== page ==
SINGAPORE: A new three—dimensional software has been developed to test and rehabilitate brain function in stroke and early dementia patients.
Doctors at the National Neuroscience Institute (NNI) said the virtual reality simulation program is the first of its kind in the world.
The program is developed by the Integrated Health Information Systems (IHiS) and NNI.
The software works like an interactive game — simulating real—life situations that Asian patients can easily relate to.
These include activities such as going to a supermarket for groceries and choosing ingredients to prepare breakfast.
The program rewards patients with instant feedback and sound effects and has different complexity levels to match different abilities.
As the patient performs different tasks with the computer controls, data from his or her actions and decisions are tracked and captured.
Dr Nageandran Kandiah, who is a consultant at the institute, has been working on the project since 2010.
Dr Nageandran said: "Patients with dementia possess memory difficulty, whereas patients with stroke may have problems with planning. The stroke may affect his judgement. So this program will be able to capture deficits in stroke patients and also in dementia."
This in turn helps doctors identify gaps in the patient’s brain function such as memory loss and spatial skills.
The software is a departure from the traditional questionnaire administered by a psychologist to test for memory loss.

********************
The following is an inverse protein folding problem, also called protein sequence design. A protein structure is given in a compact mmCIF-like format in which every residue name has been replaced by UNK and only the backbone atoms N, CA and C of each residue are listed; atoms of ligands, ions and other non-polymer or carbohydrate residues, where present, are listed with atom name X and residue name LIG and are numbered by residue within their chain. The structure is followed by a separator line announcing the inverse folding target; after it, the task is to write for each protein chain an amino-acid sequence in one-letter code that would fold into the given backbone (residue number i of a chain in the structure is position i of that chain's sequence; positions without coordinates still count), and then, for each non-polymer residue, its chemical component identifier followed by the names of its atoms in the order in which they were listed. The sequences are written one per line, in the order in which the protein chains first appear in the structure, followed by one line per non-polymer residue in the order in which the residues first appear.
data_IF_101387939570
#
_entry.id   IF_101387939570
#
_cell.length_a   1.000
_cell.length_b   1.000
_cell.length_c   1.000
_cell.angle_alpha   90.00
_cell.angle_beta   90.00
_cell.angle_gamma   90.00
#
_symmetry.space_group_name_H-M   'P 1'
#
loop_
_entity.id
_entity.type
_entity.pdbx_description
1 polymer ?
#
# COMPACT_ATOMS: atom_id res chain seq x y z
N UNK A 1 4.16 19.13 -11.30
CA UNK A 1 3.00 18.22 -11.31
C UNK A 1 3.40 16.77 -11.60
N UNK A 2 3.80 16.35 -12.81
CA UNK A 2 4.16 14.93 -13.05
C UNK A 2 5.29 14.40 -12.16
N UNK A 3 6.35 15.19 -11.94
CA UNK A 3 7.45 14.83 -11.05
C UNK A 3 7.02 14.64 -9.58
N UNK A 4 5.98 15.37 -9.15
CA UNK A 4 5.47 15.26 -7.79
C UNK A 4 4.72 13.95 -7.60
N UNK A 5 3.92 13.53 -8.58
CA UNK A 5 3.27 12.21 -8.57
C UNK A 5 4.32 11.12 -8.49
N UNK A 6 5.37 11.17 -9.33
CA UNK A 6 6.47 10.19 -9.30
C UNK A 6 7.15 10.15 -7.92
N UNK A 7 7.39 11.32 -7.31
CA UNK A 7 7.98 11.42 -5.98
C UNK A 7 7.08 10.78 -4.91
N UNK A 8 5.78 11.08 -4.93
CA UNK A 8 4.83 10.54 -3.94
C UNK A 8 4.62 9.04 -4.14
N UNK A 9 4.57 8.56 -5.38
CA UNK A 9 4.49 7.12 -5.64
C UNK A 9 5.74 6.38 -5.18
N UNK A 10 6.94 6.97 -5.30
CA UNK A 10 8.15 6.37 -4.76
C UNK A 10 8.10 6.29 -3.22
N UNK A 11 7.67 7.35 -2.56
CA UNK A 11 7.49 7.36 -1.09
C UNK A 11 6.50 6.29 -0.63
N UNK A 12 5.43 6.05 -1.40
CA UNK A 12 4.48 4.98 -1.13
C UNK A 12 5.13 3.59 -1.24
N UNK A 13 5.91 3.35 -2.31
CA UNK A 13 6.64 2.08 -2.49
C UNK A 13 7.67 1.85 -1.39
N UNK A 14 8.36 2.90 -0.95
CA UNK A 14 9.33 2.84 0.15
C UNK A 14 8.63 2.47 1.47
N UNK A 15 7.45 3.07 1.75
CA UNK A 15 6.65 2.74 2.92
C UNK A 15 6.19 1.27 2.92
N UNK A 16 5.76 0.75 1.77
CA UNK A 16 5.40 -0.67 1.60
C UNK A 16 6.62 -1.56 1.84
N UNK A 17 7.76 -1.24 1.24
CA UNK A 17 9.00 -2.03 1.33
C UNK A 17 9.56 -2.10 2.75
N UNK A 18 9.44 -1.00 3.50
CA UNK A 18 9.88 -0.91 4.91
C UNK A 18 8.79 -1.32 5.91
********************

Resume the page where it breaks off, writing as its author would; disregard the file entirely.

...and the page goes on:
Eighty—year—old patient Lenny Leow welcomed the changes.
"I found that it (the test) was quite childish. This is much better. It is fast. The test would take half an hour but you can do (this software) in about five, 10 minutes," said Mr Leow.
The new software will also allow multiple patients to be tested at one sitting.
Dr Nageandran said: "We have 25,000 patients and this is going to increase to 55,000 patients over the next seven years. That is an alarming number. So, doubling of patients means doubling of healthcare service, and that’s not possible.
"That is where technology comes in to try and match or fill in the gap where we can do testing on multiple patients at the same time in a cost—effective manner."
Up to 80 per cent of the total time spent previously is expected to be saved.
Dr Nagaendran said this means shorter waiting times in hospitals, earlier diagnosis and faster treatment for the patient.
NNI plans to implement the virtual reality simulation program next year at all its clinics which specialise in the assessment and diagnosis of memory disorders.
There are also plans to extend the service to patients at regional hospitals through the tele—health infrastructure that IHiS is setting up.
Dr Nageandran also said they are looking into producing Malay and Mandarin versions of the program.
And there are also plans to export the program to other Southeast Asian countries in the future.
MORE SINGAPORE NEWS
Latest Photo Galleries on xinmsn
Japanese director Hirokazu Koreeda presents his film "Like Father, Like Son" at the Cannes film festival, the story of two families who fall... More Japanese director Hirokazu Koreeda presents his film "Like Father, Like Son" at the Cannes film festival, the story of two families who fall victim to a baby swap. Duration: 01:35
Date 31 mins ago, Duration 1:35, Views 0